That the National Park Service has a huge backlog of overdue chores is nothing new, but the level of what it calls deferred maintenance—things that have needed fixing for more than a year—grew a whopping $440 million in fiscal year 2015, to almost $12 billion. The growth was nearly half a billion dollars last year, not the total.
“While Congress provided increases this year, the annual bill for maintenance in America’s national parks is still almost twice as much as is appropriated,” said National Park Service Director Jonathan B. Jarvis.
Others were a little blunter than Jarvis.
“A nearly $12 billion maintenance backlog is further proof that the National Park Service does not have the funding and resources it needs to protect America’s favorite places,” said National Parks Conservation Association President Theresa Pierno. “And this comes at a time when record-breaking crowds are visiting our national parks. This is the centennial year of the National Park Service. If Congress doesn’t make our parks a national priority in the federal budget now, then when? While Congress did begin to reverse years of declining funding for our national parks with its latest spending bill, the reality is that years of underfunding have significantly harmed our parks.”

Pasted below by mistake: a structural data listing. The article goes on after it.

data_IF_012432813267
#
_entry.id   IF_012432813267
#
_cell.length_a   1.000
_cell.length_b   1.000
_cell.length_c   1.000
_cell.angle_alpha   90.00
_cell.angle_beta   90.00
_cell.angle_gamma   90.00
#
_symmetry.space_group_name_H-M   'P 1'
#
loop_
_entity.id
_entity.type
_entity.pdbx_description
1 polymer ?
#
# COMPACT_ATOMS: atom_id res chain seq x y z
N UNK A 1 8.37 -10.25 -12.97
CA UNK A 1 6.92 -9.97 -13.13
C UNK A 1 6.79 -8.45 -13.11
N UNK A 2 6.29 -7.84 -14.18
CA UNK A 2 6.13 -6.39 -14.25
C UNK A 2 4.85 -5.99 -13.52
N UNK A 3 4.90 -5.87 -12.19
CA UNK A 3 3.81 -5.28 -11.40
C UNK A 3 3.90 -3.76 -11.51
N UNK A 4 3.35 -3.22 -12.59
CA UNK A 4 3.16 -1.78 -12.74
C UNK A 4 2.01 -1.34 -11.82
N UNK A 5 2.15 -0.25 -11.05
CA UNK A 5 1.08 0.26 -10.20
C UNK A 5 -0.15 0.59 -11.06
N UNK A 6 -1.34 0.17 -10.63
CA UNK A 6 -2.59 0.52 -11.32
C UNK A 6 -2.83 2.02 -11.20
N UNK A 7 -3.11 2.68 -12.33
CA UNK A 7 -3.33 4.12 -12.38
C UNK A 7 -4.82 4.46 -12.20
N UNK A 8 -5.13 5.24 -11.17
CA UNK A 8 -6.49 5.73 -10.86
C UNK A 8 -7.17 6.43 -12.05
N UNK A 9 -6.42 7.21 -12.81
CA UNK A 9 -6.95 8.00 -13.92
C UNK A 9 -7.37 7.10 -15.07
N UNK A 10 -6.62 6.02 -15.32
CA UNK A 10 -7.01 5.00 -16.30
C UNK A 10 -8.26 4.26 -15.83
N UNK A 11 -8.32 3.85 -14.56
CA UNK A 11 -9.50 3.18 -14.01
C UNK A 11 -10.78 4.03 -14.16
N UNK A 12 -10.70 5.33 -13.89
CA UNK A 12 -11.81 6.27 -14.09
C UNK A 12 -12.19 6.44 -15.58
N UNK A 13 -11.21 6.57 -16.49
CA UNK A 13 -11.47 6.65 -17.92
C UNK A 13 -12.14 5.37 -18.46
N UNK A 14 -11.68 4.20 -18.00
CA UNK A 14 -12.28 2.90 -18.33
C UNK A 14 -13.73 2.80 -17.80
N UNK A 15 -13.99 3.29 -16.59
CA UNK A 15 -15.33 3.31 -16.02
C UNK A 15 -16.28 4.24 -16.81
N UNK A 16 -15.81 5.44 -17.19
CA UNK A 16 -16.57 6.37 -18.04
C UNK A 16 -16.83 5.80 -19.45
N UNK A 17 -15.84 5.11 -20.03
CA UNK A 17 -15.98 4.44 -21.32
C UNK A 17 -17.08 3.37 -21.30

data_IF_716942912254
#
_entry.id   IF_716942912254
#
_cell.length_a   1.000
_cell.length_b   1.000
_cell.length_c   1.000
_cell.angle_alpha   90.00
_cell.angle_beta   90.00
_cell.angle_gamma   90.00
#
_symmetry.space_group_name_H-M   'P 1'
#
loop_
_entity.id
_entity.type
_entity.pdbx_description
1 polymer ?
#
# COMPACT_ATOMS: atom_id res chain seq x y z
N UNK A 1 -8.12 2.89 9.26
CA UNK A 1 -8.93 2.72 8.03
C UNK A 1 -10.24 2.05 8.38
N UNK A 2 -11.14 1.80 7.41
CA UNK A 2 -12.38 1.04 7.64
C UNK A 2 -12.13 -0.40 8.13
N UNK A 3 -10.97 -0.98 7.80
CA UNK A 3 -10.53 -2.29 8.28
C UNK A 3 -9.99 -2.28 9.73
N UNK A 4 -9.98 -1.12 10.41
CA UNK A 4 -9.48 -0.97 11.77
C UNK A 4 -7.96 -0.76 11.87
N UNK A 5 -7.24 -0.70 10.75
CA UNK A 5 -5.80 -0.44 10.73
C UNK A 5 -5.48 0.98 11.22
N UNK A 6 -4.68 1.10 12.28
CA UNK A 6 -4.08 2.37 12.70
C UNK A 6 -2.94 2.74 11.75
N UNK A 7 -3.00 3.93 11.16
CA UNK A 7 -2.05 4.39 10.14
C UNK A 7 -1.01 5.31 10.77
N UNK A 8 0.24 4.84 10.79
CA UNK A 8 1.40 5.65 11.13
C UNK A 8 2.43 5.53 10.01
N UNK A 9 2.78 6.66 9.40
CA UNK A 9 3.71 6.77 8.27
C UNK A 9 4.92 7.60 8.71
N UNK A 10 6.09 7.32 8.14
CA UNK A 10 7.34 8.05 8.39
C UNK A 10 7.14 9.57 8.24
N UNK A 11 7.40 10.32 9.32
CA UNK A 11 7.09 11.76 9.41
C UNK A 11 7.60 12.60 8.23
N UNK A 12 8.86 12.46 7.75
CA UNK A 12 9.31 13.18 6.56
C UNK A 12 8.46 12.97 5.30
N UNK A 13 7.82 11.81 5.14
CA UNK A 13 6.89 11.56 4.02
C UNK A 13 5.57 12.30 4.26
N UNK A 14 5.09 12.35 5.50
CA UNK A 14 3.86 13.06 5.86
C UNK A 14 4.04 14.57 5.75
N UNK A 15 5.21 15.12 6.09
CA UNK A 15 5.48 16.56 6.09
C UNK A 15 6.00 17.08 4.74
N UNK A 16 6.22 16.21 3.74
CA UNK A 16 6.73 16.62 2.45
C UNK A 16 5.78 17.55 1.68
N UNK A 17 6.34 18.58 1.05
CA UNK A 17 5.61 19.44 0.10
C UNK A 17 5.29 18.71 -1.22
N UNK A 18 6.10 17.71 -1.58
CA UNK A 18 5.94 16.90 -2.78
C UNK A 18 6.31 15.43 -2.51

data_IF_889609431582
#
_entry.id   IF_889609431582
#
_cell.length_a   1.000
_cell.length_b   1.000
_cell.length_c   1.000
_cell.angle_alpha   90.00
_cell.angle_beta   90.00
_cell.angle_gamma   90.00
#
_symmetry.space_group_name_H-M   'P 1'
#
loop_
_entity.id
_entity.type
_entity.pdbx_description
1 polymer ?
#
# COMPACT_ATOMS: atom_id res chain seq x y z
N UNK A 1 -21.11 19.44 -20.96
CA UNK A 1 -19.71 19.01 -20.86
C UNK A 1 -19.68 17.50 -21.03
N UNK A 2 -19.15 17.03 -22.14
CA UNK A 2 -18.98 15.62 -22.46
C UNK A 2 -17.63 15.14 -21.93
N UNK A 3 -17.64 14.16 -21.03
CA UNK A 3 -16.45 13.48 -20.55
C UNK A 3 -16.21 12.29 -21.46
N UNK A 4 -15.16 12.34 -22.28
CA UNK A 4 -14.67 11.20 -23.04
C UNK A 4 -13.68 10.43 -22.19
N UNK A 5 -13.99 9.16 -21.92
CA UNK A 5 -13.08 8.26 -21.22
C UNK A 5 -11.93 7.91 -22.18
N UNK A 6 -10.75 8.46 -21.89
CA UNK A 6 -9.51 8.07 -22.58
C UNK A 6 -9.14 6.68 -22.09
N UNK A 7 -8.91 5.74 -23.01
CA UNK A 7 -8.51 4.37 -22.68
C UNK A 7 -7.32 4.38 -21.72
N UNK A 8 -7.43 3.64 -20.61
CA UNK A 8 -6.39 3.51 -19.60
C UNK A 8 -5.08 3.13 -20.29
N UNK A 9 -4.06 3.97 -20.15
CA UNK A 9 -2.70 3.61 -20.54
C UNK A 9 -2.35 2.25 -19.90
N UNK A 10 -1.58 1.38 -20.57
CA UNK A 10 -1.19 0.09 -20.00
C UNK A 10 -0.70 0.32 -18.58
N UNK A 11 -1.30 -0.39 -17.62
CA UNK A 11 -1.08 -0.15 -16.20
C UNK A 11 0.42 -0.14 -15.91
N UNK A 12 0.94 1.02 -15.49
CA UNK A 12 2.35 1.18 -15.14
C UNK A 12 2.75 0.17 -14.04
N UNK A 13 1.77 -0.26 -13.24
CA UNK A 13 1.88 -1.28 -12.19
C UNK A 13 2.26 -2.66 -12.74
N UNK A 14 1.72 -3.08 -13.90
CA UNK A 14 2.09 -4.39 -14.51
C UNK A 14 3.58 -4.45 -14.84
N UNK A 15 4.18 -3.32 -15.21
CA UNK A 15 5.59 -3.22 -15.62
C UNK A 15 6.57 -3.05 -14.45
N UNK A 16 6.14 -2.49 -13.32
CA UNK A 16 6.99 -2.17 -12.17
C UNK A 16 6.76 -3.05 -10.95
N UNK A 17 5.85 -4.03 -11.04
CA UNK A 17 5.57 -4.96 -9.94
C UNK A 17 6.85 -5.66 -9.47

Parks are chronically underfunded for general operations as well as critical maintenance. The Park Service actually lost three percent of its funding between 2005 and 2014—although the budget grew 15 percent in dollars, the bite from inflation was larger. “Annual appropriations, which comprised about 88 percent of total funding on average, declined 8 percent after adjusting for inflation,” reported the Government Accountability Office last December.
The maintenance backlog is approximately four times the Park Service operation budget of $3 billion.
The problem affects nearly every one of the the Service’s properties, but is greatest in the highest profile, most-visited sites. The National Mall in Washington, D.C., has the largest backlog: $808 million. It’s followed by Yellowstone National Park with $606 million, Yosemite with $555 million, and Grand Canyon with $371 million. By comparison, the total annual operation budget for Yellowstone is $34 million and Yosemite’s is $29 million.
Here’s a look at the backlog by state and territory. Delaware is the only state without a backlog.
1. California, $1,769,798,353
2. District of Columbia, $1,301,354,798
3. New York, $927,855,608
4. Wyoming, $842,118,361
5. Virginia, $816,357,202